Navigating Life Season Changes

October 14, 2020
Teaching
Current Events

In conversation after conversation that I'm having lately, people are in transitions of one form or another. Certainly our natural circumstances are plenty to trigger a number of people working through some kind of life transition, but it seems to me that God is going above-and-beyond in moving people through life and spiritual seasons right now. At a recent teaching I was doing, I asked the group to raise their hand if they were in some kind of major transition at the moment that was the opposite of what would make sense in our pandemic environment. I expected there to be a number of people, but I was shocked when roughly half the room raised their hands!

I've been giving this subject quite a bit of thought myself lately, as the Lord has me in a transition as well (hence the new website). More on that another time I'm sure, for today lets wrestle with the questions we're all facing if like me, you're in one of these transitions. How do we navigate these changes in life season well? What is important when you're in a season change? What do you hold on to, what do you let go of? One of the tricky things about this season change moments is that important questions like this have different answers in a moment like this than when we are in the middle of a season.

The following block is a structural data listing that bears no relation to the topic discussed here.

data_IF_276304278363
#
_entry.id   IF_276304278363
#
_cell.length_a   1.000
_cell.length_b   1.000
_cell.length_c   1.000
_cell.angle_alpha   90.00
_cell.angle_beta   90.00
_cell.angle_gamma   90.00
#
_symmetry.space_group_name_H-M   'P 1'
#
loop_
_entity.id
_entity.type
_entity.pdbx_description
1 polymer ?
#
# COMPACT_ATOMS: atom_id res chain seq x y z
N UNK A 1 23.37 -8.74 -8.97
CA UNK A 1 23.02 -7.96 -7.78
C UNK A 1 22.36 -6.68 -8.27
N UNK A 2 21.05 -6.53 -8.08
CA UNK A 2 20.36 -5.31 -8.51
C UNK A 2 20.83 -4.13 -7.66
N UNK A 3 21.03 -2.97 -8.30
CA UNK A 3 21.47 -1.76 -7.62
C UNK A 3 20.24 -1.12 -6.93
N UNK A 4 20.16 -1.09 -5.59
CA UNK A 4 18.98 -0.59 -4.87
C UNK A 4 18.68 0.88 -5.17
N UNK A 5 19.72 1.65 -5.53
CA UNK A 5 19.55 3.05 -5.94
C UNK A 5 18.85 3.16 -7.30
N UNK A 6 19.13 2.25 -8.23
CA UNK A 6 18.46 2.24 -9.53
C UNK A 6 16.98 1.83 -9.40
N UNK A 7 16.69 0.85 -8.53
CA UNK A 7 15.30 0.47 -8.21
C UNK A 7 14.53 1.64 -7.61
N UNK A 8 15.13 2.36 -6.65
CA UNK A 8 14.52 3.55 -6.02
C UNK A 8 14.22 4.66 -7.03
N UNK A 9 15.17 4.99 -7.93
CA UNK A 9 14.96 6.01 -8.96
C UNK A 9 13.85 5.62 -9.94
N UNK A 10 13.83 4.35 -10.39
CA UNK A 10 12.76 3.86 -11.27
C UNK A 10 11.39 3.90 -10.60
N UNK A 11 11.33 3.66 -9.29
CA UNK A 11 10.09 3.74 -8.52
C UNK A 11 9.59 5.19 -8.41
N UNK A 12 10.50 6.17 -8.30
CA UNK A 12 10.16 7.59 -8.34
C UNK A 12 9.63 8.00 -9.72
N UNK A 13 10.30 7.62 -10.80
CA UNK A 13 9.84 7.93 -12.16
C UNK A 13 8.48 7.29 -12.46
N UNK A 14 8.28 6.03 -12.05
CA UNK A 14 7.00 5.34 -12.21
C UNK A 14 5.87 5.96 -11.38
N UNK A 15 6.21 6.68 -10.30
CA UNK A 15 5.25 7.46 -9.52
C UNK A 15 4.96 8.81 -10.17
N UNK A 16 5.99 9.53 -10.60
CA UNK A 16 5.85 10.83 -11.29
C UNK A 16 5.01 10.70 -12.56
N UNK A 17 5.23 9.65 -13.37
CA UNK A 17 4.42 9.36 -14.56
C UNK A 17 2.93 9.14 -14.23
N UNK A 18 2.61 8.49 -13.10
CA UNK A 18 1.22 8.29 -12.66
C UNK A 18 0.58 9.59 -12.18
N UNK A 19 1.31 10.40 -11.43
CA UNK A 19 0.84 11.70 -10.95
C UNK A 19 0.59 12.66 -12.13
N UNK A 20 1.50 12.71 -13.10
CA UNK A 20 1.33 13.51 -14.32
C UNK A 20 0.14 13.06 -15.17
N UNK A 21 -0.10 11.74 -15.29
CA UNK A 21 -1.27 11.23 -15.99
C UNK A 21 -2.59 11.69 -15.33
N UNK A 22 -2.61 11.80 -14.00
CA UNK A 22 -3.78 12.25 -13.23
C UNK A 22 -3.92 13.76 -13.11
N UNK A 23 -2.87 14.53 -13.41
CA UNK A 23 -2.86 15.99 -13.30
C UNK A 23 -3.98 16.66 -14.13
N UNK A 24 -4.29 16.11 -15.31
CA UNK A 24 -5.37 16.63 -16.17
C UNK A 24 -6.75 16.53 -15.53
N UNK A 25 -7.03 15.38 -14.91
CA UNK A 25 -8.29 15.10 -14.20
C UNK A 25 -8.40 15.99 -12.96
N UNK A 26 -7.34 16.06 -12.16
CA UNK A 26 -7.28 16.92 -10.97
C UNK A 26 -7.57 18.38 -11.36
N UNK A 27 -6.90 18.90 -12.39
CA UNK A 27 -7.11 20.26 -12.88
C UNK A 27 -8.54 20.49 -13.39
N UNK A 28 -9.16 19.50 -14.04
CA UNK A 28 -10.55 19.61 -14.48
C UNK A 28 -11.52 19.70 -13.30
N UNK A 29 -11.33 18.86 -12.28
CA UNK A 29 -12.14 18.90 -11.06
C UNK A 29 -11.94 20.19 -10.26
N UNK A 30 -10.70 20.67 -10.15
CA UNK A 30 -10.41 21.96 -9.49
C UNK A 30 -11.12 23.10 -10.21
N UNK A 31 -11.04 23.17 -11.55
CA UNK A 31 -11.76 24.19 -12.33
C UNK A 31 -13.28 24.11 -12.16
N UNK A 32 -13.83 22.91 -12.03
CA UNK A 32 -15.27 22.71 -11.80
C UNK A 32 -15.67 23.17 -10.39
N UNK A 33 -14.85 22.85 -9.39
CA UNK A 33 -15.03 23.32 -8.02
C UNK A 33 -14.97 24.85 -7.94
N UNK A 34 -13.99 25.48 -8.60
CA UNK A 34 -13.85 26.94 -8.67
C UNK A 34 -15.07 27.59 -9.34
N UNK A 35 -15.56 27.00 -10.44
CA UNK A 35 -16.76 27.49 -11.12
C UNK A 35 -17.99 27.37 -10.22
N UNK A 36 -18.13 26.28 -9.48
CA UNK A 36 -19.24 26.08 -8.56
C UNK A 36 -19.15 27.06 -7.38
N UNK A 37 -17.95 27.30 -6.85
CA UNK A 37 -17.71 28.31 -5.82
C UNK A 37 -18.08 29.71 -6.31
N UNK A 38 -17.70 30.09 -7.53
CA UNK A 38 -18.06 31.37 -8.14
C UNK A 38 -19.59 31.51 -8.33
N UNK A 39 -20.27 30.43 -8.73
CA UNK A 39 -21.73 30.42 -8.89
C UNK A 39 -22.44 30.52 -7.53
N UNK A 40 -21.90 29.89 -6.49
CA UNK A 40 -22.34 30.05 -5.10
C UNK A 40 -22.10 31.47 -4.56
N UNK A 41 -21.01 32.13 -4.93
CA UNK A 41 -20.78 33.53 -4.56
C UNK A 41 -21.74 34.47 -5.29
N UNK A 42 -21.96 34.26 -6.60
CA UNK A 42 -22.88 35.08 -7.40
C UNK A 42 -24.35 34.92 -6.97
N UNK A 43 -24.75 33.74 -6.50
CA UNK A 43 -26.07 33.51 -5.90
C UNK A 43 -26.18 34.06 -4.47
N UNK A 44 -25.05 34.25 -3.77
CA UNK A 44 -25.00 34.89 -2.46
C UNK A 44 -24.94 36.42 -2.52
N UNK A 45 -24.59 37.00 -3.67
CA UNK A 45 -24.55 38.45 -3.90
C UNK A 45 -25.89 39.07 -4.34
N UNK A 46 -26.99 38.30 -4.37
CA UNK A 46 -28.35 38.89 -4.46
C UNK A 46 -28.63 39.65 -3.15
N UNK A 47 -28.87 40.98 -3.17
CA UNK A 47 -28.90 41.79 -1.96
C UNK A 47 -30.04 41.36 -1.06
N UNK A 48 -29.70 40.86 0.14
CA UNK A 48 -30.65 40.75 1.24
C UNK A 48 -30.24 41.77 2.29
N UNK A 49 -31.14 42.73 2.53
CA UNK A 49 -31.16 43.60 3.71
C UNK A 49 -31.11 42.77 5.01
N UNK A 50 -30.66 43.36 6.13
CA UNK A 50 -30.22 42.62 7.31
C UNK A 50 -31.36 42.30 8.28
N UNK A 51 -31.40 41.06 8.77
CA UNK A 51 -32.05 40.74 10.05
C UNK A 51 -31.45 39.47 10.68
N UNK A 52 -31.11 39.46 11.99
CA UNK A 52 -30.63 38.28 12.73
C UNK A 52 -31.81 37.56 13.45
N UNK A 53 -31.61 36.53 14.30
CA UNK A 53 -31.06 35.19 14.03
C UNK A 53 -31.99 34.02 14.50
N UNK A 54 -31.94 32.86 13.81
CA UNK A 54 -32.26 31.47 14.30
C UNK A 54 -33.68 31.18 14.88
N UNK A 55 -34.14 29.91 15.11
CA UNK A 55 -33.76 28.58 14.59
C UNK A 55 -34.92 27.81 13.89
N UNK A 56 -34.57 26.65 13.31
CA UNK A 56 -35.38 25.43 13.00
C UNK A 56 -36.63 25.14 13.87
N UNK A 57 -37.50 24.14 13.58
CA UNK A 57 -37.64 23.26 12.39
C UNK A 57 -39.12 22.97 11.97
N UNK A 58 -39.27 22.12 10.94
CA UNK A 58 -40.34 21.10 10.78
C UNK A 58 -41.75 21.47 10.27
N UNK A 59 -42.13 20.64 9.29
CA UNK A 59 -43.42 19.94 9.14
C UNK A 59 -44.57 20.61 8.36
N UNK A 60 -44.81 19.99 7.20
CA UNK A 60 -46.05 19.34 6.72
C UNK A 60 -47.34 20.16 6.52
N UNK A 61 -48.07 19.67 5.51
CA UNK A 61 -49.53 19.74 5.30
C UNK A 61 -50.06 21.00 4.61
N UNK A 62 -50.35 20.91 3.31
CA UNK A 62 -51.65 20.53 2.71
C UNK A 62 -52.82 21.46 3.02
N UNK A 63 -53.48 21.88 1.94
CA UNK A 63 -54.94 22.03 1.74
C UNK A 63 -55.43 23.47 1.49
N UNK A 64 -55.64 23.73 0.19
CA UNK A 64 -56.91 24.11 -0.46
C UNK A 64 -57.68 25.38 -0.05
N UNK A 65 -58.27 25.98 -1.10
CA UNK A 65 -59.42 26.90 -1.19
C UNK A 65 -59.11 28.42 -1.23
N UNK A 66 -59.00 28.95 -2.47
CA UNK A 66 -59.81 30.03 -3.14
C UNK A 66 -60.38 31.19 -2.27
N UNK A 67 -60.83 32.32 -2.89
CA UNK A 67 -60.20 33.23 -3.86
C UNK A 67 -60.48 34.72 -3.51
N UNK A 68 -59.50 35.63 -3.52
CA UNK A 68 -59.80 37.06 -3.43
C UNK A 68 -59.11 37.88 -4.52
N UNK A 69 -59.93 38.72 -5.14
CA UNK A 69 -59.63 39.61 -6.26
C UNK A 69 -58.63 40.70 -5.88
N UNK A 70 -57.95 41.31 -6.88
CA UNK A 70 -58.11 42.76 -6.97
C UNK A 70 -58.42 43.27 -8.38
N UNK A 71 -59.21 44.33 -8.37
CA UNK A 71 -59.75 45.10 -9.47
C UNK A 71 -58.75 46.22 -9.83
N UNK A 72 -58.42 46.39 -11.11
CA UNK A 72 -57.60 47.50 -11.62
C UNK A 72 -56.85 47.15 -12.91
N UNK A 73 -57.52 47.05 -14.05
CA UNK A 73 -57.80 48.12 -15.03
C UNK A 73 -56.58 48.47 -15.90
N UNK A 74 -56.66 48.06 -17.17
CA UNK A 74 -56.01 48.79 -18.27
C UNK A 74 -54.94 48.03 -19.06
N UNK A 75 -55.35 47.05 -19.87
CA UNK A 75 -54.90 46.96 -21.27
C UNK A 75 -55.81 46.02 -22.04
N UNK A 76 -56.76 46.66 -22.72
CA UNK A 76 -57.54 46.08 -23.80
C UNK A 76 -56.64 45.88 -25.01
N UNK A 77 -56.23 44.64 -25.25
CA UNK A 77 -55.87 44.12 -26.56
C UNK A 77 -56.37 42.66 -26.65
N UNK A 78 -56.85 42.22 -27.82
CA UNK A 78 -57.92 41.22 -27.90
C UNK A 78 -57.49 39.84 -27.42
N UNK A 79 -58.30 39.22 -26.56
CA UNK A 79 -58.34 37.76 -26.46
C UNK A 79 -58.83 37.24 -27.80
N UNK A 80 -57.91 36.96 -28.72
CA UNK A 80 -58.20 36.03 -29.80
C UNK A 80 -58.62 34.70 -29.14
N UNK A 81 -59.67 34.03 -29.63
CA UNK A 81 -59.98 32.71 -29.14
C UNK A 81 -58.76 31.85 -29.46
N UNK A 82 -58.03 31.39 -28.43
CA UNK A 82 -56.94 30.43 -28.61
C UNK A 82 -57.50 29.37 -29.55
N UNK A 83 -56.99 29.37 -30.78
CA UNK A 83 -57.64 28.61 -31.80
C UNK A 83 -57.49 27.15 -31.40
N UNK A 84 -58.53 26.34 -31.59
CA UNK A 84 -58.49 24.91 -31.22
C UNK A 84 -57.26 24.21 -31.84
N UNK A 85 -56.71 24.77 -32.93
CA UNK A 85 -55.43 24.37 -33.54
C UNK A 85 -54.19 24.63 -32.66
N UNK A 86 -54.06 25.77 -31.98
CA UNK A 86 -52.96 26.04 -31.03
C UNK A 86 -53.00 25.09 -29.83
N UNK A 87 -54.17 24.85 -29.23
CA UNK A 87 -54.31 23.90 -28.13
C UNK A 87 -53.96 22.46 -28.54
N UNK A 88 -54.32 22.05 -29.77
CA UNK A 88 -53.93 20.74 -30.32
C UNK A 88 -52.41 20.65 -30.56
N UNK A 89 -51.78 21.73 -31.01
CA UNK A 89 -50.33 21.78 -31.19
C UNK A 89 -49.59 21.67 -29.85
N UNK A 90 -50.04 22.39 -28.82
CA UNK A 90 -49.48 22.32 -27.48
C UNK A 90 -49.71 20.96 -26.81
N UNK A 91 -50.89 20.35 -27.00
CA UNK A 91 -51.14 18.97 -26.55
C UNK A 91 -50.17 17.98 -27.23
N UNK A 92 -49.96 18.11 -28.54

Walk by Faith, not by Sight

One of the most difficult facets of season transitions is that our ability to read our environment drops significantly. The stability of a season often allows us to have a loose sense of expectation of what life has ahead. Certainly we cannot predict every details, but we have a general sense of the trajectory of where things that matter to us are heading. In season changes, that ability to see ahead drops dramatically. Rather than walking with vision for where things are likely to go, it feels like we're wondering around in fog; unable to see further than a few feet ahead of us. Usually just enough to take the next step, and not really much further. In times like this, we experience Paul's infamous words: